Automobiles similar to this were common when I was a kid... our family car was a 1940 Studabaker, bought new about the time I was born. It was before WWII. During the war fuel and tires were rationed.
My grand dad had a natural gas well on the farm and there were others close by that he tended. The gas wells had a lot of moisture mixed in with the natual gas. The moisture would collect in low spots in the transmission pipe lines. My grand father would ride a horse all along the pipeline... open a valve and blow out the moisture... usually burning it then close the valve and go to the next low spot (or trap)
My dad figured out how to modify our "Studybakers" carberator, change the timing and maybe the pointsso that it would run on the stuff he called "drip gas".... he'd collect the drip gas and put it in a 55 gallon drum that was mounted in place of the back seat. (I think he had friends using some of it too.) The black smoke would roll... and it had a distinctive smell.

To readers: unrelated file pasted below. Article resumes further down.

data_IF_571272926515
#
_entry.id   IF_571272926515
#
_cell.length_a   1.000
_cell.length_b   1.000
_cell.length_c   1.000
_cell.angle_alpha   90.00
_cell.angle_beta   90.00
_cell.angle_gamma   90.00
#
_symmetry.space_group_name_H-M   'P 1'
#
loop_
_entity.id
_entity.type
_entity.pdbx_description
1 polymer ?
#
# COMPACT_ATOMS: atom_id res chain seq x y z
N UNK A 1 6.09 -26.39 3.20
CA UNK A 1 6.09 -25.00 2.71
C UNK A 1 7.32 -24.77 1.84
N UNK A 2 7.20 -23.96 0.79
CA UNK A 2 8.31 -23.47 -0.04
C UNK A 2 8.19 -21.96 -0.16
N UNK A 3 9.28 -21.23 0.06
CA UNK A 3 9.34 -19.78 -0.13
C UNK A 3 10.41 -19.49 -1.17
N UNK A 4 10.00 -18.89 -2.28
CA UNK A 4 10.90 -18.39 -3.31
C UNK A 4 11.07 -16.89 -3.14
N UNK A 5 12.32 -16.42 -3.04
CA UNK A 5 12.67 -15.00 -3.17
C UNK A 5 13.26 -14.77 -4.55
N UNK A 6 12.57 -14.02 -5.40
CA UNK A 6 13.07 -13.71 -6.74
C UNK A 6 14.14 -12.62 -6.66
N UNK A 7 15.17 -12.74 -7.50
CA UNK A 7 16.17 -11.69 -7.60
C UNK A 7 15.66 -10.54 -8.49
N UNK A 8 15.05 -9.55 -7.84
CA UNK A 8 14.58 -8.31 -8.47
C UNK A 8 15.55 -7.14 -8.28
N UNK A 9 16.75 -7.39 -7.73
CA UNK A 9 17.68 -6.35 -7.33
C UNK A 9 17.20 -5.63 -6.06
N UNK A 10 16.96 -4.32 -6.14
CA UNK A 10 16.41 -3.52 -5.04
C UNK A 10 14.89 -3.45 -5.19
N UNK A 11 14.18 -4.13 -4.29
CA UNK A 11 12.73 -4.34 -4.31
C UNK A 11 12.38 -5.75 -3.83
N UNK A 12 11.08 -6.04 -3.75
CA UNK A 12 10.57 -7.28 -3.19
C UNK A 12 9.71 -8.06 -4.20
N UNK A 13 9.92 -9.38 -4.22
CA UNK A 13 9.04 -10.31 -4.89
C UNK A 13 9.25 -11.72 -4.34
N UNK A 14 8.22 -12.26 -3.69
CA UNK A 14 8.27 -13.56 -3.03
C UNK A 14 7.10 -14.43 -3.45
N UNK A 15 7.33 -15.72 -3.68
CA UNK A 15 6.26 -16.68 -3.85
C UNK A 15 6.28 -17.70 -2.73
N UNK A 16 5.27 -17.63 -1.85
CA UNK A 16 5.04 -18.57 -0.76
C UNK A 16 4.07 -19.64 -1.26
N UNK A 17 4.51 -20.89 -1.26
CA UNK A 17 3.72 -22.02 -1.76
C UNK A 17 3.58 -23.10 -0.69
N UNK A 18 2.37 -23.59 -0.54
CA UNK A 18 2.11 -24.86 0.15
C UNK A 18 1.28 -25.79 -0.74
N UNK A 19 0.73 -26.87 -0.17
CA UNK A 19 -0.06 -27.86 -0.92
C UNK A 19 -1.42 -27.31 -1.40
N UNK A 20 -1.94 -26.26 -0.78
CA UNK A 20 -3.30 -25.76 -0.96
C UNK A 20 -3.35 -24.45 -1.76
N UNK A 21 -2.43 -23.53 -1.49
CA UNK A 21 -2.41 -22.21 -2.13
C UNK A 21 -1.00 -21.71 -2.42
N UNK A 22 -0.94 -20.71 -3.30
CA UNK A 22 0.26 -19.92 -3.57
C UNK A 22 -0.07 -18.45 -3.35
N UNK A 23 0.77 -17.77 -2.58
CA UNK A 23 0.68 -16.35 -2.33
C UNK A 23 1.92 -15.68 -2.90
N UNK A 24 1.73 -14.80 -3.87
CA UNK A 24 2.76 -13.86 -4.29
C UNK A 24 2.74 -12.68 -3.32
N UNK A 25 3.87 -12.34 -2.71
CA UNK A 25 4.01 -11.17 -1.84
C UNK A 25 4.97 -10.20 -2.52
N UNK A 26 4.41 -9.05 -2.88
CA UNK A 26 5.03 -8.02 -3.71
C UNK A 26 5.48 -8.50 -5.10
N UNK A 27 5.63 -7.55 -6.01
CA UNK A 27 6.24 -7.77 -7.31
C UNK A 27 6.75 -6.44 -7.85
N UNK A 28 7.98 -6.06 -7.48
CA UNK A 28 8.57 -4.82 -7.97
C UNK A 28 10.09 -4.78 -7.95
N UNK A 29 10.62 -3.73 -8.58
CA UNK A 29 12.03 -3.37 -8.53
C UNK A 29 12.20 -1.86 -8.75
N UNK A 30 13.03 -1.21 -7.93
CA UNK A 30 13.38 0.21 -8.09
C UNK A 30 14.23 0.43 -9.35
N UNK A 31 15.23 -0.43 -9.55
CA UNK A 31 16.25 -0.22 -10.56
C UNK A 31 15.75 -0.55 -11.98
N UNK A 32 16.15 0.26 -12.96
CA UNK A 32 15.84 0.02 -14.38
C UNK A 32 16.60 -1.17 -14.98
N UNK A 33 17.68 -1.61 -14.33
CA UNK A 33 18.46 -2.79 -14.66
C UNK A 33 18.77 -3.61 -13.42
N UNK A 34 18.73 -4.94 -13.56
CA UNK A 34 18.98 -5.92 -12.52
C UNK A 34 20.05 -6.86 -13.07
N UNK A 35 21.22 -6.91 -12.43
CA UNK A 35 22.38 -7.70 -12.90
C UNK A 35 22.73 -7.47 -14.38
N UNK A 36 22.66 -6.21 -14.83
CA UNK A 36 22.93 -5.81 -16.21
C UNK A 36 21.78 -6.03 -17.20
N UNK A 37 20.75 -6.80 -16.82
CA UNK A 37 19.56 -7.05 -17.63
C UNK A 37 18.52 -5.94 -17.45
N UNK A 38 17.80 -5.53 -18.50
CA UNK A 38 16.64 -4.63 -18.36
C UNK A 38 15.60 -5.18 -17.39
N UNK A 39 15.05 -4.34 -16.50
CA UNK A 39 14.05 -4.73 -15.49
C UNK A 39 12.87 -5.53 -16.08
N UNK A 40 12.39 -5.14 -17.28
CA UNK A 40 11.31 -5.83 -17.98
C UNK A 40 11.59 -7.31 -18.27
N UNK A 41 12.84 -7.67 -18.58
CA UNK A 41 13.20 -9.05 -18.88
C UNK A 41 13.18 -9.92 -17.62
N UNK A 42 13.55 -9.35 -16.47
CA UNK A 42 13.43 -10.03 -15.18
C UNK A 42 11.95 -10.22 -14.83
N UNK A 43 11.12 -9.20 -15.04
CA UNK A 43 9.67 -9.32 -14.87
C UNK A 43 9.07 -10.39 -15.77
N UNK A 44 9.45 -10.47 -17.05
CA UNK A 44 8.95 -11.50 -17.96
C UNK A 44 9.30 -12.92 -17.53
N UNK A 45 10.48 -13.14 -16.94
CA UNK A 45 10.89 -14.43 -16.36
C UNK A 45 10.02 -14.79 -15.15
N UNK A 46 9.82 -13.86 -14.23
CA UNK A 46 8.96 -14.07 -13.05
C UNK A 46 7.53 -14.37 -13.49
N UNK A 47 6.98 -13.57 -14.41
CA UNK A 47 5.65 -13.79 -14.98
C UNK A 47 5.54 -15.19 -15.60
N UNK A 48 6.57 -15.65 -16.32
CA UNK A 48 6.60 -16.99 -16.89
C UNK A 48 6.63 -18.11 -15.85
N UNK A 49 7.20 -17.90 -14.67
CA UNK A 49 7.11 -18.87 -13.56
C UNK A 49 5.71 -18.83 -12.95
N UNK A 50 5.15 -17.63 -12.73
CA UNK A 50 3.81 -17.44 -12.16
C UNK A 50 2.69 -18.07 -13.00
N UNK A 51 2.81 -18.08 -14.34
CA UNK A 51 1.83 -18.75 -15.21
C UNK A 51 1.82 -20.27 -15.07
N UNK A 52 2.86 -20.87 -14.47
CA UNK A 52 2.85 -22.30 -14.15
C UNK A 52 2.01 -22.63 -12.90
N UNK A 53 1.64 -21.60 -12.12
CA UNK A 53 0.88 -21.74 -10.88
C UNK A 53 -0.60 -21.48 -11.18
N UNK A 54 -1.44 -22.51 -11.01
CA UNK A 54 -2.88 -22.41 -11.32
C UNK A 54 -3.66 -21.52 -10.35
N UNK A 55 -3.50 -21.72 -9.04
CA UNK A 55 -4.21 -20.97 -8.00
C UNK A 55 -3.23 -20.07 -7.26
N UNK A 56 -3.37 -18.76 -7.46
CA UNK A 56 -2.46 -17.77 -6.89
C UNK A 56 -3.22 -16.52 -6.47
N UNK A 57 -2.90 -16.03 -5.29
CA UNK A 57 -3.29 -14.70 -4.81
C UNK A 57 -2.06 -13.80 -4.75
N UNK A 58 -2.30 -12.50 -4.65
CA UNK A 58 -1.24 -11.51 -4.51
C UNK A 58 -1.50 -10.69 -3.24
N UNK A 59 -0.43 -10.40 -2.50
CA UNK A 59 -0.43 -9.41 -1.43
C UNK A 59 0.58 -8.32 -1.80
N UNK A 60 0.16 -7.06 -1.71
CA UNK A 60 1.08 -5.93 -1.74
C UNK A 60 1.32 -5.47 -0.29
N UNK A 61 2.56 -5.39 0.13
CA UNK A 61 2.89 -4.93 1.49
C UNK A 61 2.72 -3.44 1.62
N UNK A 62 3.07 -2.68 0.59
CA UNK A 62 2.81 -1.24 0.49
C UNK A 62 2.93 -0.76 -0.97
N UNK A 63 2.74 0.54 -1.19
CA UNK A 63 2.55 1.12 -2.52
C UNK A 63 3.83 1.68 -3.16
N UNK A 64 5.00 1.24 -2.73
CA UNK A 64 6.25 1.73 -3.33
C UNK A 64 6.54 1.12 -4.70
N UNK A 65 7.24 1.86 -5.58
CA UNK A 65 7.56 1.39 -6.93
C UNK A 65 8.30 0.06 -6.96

It was illegal... even though it was making use of a waste... TAXES hadn't been paid on the fuel.
My dad always had tires even though they were rationed... I'm pretty sure that he traded "drip gas" for tires and anything else that was rationed.
I guess it won't hurt to tell you about it now... he's dead... and it all happened before that I was 5 years old.